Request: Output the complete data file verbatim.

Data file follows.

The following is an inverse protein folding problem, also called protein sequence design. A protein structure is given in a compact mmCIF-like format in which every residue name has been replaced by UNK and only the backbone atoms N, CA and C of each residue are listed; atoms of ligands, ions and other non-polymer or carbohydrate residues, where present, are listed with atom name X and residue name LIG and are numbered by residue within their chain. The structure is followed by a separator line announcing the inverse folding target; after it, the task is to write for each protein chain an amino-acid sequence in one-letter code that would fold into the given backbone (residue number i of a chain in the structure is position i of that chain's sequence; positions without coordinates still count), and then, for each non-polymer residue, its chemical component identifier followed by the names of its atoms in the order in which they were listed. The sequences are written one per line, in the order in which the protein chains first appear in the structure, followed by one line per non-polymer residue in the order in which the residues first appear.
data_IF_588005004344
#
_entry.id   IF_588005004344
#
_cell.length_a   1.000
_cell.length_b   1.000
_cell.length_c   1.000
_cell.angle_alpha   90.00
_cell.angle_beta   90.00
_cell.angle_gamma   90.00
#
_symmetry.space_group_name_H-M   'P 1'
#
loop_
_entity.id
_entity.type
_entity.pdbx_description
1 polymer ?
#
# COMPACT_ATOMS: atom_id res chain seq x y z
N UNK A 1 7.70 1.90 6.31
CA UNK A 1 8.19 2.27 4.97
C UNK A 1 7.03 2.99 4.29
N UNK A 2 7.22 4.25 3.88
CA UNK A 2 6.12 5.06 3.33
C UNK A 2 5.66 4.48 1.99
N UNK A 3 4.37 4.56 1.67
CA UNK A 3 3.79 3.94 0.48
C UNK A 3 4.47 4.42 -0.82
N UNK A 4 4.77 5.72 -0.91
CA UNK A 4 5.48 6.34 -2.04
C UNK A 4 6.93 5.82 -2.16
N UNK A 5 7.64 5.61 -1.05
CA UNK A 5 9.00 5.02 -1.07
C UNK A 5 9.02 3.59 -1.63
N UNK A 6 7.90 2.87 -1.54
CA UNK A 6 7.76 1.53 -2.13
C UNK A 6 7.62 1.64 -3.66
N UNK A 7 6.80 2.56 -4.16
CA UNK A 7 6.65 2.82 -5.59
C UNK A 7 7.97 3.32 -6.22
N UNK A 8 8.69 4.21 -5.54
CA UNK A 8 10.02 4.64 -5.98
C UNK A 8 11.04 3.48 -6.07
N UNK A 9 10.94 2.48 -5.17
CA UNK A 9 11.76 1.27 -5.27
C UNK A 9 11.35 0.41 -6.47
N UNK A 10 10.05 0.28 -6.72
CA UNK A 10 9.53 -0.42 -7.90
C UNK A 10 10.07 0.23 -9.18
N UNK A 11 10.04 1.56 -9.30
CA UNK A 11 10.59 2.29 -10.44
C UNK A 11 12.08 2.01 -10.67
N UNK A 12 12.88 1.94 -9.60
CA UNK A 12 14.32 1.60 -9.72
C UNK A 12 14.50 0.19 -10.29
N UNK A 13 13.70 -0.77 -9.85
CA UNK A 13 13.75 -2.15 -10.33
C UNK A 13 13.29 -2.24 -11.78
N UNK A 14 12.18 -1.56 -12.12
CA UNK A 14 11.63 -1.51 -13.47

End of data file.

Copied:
The following is an inverse protein folding problem, also called protein sequence design. A protein structure is given in a compact mmCIF-like format in which every residue name has been replaced by UNK and only the backbone atoms N, CA and C of each residue are listed; atoms of ligands, ions and other non-polymer or carbohydrate residues, where present, are listed with atom name X and residue name LIG and are numbered by residue within their chain. The structure is followed by a separator line announcing the inverse folding target; after it, the task is to write for each protein chain an amino-acid sequence in one-letter code that would fold into the given backbone (residue number i of a chain in the structure is position i of that chain's sequence; positions without coordinates still count), and then, for each non-polymer residue, its chemical component identifier followed by the names of its atoms in the order in which they were listed. The sequences are written one per line, in the order in which the protein chains first appear in the structure, followed by one line per non-polymer residue in the order in which the residues first appear.
data_IF_588005004344
#
_entry.id   IF_588005004344
#
_cell.length_a   1.000
_cell.length_b   1.000
_cell.length_c   1.000
_cell.angle_alpha   90.00
_cell.angle_beta   90.00
_cell.angle_gamma   90.00
#
_symmetry.space_group_name_H-M   'P 1'
#
loop_
_entity.id
_entity.type
_entity.pdbx_description
1 polymer ?
#
# COMPACT_ATOMS: atom_id res chain seq x y z
N UNK A 1 7.70 1.90 6.31
CA UNK A 1 8.19 2.27 4.97
C UNK A 1 7.03 2.99 4.29
N UNK A 2 7.22 4.25 3.88
CA UNK A 2 6.12 5.06 3.33
C UNK A 2 5.66 4.48 1.99
N UNK A 3 4.37 4.56 1.67
CA UNK A 3 3.79 3.94 0.48
C UNK A 3 4.47 4.42 -0.82
N UNK A 4 4.77 5.72 -0.91
CA UNK A 4 5.48 6.34 -2.04
C UNK A 4 6.93 5.82 -2.16
N UNK A 5 7.64 5.61 -1.05
CA UNK A 5 9.00 5.02 -1.07
C UNK A 5 9.02 3.59 -1.63
N UNK A 6 7.90 2.87 -1.54
CA UNK A 6 7.76 1.53 -2.13
C UNK A 6 7.62 1.64 -3.66
N UNK A 7 6.80 2.56 -4.16
CA UNK A 7 6.65 2.82 -5.59
C UNK A 7 7.97 3.32 -6.22
N UNK A 8 8.69 4.21 -5.54
CA UNK A 8 10.02 4.64 -5.98
C UNK A 8 11.04 3.48 -6.07
N UNK A 9 10.94 2.48 -5.17
CA UNK A 9 11.76 1.27 -5.27
C UNK A 9 11.35 0.41 -6.47
N UNK A 10 10.05 0.28 -6.72
CA UNK A 10 9.53 -0.42 -7.90
C UNK A 10 10.07 0.23 -9.18
N UNK A 11 10.04 1.56 -9.30
CA UNK A 11 10.59 2.29 -10.44
C UNK A 11 12.08 2.01 -10.67
N UNK A 12 12.88 1.94 -9.60
CA UNK A 12 14.32 1.60 -9.72
C UNK A 12 14.50 0.19 -10.29
N UNK A 13 13.70 -0.77 -9.85
CA UNK A 13 13.75 -2.15 -10.33
C UNK A 13 13.29 -2.24 -11.78
N UNK A 14 12.18 -1.56 -12.12
CA UNK A 14 11.63 -1.51 -13.47